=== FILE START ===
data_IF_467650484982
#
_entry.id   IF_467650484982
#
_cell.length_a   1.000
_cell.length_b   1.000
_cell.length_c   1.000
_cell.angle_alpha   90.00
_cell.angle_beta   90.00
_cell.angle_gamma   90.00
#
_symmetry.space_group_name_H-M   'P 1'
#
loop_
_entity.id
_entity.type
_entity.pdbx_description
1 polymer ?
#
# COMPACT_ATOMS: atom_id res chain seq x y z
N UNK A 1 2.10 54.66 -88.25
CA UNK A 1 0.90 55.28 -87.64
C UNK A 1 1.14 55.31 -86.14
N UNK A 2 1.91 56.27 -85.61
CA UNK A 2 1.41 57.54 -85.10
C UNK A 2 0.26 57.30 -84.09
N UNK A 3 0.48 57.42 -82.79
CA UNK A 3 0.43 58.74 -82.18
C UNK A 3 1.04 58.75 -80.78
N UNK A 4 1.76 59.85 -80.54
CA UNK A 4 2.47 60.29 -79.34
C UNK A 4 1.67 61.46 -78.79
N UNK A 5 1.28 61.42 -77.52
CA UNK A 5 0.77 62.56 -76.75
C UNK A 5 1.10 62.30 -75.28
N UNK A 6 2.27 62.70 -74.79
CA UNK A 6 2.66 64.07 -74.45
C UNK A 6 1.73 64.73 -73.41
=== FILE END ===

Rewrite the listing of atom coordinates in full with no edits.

data_IF_467650484982
#
_entry.id   IF_467650484982
#
_cell.length_a   1.000
_cell.length_b   1.000
_cell.length_c   1.000
_cell.angle_alpha   90.00
_cell.angle_beta   90.00
_cell.angle_gamma   90.00
#
_symmetry.space_group_name_H-M   'P 1'
#
loop_
_entity.id
_entity.type
_entity.pdbx_description
1 polymer ?
#
# COMPACT_ATOMS: atom_id res chain seq x y z
N UNK A 1 2.10 54.66 -88.25
CA UNK A 1 0.90 55.28 -87.64
C UNK A 1 1.14 55.31 -86.14
N UNK A 2 1.91 56.27 -85.61
CA UNK A 2 1.41 57.54 -85.10
C UNK A 2 0.26 57.30 -84.09
N UNK A 3 0.48 57.42 -82.79
CA UNK A 3 0.43 58.74 -82.18
C UNK A 3 1.04 58.75 -80.78
N UNK A 4 1.76 59.85 -80.54
CA UNK A 4 2.47 60.29 -79.34
C UNK A 4 1.67 61.46 -78.79
N UNK A 5 1.28 61.42 -77.52
CA UNK A 5 0.77 62.56 -76.75
C UNK A 5 1.10 62.30 -75.28
N UNK A 6 2.27 62.70 -74.79
CA UNK A 6 2.66 64.07 -74.45
C UNK A 6 1.73 64.73 -73.41